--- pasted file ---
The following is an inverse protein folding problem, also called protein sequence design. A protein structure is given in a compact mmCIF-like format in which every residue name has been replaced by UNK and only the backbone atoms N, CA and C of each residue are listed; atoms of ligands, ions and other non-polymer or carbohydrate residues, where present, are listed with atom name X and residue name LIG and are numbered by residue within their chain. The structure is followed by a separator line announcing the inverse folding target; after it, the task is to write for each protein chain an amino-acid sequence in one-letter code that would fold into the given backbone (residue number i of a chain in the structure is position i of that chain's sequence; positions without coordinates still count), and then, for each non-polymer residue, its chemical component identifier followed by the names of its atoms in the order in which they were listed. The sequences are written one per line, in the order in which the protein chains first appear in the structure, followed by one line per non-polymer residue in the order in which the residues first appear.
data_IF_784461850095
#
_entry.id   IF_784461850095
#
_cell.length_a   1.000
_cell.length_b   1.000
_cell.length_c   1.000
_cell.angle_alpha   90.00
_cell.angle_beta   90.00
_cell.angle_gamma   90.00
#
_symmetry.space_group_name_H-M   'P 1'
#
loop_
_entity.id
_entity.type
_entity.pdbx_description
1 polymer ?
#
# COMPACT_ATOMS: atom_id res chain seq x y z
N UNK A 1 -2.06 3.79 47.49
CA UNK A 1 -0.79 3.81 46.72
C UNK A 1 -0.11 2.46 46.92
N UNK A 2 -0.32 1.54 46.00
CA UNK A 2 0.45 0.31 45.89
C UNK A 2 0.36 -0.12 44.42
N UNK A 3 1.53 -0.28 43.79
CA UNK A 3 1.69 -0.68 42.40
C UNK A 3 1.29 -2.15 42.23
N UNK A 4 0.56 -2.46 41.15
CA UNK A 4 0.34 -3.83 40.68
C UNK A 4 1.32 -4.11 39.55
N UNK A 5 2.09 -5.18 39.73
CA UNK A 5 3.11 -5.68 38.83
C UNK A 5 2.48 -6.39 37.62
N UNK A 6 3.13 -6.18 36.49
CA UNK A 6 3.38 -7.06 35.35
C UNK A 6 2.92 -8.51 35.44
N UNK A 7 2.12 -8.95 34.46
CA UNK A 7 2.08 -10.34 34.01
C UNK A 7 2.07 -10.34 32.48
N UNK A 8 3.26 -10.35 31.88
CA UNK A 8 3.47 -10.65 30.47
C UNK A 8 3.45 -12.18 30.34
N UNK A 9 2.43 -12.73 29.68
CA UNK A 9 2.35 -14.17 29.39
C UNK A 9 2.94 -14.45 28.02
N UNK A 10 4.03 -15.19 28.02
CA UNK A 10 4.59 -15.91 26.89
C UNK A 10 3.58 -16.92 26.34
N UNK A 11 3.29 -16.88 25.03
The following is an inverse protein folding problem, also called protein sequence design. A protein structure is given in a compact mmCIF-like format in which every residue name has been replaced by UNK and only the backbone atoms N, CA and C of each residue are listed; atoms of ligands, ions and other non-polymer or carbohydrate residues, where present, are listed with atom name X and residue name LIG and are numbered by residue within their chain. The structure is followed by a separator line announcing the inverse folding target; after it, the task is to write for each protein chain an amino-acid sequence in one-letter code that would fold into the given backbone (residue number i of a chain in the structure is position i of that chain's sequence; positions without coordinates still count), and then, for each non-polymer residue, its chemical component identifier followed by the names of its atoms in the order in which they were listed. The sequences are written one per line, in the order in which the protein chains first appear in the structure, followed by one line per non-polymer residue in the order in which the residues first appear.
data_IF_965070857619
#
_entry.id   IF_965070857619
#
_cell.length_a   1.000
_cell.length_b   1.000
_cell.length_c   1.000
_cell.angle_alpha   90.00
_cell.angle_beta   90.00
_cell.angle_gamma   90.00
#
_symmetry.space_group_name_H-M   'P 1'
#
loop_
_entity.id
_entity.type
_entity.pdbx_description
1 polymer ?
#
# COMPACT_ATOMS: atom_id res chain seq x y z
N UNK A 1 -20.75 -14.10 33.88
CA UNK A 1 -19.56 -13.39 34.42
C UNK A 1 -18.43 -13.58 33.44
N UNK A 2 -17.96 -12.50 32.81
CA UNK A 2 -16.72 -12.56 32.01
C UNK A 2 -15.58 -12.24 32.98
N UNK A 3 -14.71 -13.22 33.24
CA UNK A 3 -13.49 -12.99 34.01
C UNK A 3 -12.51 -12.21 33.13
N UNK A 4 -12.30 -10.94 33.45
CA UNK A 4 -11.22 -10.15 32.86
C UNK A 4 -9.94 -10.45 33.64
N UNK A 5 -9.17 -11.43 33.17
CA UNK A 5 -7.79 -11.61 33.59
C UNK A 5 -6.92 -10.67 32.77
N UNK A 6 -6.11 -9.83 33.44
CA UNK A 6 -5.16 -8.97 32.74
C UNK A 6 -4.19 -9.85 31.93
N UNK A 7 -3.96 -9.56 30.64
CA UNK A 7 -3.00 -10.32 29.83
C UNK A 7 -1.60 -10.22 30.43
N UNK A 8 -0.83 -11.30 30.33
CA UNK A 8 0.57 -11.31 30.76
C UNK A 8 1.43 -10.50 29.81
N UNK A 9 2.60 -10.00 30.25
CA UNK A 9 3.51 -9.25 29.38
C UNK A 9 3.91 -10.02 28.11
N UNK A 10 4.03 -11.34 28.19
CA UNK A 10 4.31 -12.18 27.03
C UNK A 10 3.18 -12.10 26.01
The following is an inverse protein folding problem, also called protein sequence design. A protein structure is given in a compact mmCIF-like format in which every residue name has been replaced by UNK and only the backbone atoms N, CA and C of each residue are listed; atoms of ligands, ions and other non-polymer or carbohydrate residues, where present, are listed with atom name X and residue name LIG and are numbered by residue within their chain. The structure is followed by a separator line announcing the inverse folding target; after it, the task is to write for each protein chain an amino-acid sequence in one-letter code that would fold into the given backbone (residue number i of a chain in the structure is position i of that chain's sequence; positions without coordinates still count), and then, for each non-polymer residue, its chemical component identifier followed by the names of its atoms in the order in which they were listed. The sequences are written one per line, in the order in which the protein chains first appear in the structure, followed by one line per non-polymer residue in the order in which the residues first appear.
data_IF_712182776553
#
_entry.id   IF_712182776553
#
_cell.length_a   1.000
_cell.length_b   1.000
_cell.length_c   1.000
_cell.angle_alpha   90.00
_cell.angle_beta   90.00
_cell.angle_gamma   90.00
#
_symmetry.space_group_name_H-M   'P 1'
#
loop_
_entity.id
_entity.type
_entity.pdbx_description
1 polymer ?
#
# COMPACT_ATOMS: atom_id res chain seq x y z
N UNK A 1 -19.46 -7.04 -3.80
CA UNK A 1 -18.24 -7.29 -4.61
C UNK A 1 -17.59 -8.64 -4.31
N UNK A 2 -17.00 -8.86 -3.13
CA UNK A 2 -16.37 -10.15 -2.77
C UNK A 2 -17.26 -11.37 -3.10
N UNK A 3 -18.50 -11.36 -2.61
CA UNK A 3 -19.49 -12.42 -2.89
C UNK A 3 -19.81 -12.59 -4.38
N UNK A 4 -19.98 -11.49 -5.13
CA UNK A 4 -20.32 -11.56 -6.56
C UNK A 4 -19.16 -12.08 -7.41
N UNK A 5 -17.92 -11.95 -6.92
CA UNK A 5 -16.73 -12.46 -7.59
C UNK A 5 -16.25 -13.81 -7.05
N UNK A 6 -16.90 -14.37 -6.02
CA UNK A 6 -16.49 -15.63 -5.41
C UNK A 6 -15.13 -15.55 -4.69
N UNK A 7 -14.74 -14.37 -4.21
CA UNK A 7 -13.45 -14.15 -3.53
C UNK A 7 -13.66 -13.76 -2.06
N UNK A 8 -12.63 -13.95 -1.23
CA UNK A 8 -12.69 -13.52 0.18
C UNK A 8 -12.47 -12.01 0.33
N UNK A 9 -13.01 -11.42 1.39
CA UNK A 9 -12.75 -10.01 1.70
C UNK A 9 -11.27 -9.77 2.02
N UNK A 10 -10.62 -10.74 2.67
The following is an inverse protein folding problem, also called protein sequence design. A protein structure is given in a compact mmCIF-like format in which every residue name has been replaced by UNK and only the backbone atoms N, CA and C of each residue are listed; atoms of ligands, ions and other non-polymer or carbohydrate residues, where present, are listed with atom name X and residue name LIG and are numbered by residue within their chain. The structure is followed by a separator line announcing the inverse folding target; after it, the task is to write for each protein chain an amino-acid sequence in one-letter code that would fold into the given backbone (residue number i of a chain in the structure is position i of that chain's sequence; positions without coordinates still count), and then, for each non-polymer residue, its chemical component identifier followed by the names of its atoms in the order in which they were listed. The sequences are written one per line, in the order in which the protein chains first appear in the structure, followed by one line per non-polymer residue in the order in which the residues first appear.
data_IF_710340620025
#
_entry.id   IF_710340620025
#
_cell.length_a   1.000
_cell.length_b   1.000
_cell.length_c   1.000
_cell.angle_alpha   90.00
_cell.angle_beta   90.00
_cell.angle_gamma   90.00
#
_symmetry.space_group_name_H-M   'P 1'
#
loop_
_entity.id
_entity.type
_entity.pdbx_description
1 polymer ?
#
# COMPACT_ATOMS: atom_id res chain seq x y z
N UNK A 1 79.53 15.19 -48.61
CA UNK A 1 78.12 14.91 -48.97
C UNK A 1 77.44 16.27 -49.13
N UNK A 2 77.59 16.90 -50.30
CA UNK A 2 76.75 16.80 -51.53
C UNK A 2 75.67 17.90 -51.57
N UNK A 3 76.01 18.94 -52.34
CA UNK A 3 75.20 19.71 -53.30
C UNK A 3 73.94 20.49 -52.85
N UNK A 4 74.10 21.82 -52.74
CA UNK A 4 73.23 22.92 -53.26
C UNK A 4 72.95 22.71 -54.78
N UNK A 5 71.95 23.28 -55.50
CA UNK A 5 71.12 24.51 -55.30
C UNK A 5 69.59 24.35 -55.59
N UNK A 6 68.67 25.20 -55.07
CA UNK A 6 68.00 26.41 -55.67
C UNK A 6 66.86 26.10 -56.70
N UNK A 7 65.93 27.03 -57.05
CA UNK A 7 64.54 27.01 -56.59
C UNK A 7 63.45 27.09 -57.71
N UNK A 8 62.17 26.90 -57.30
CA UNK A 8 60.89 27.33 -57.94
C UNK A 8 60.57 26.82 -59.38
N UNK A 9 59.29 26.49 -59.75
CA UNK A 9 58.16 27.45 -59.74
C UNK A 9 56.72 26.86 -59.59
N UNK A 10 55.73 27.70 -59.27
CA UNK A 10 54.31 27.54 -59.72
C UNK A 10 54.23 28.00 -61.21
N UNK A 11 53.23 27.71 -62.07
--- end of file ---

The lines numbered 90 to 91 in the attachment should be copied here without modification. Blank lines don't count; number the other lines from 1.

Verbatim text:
CA UNK A 6 -5.16 -8.97 32.74
C UNK A 6 -4.19 -9.85 31.93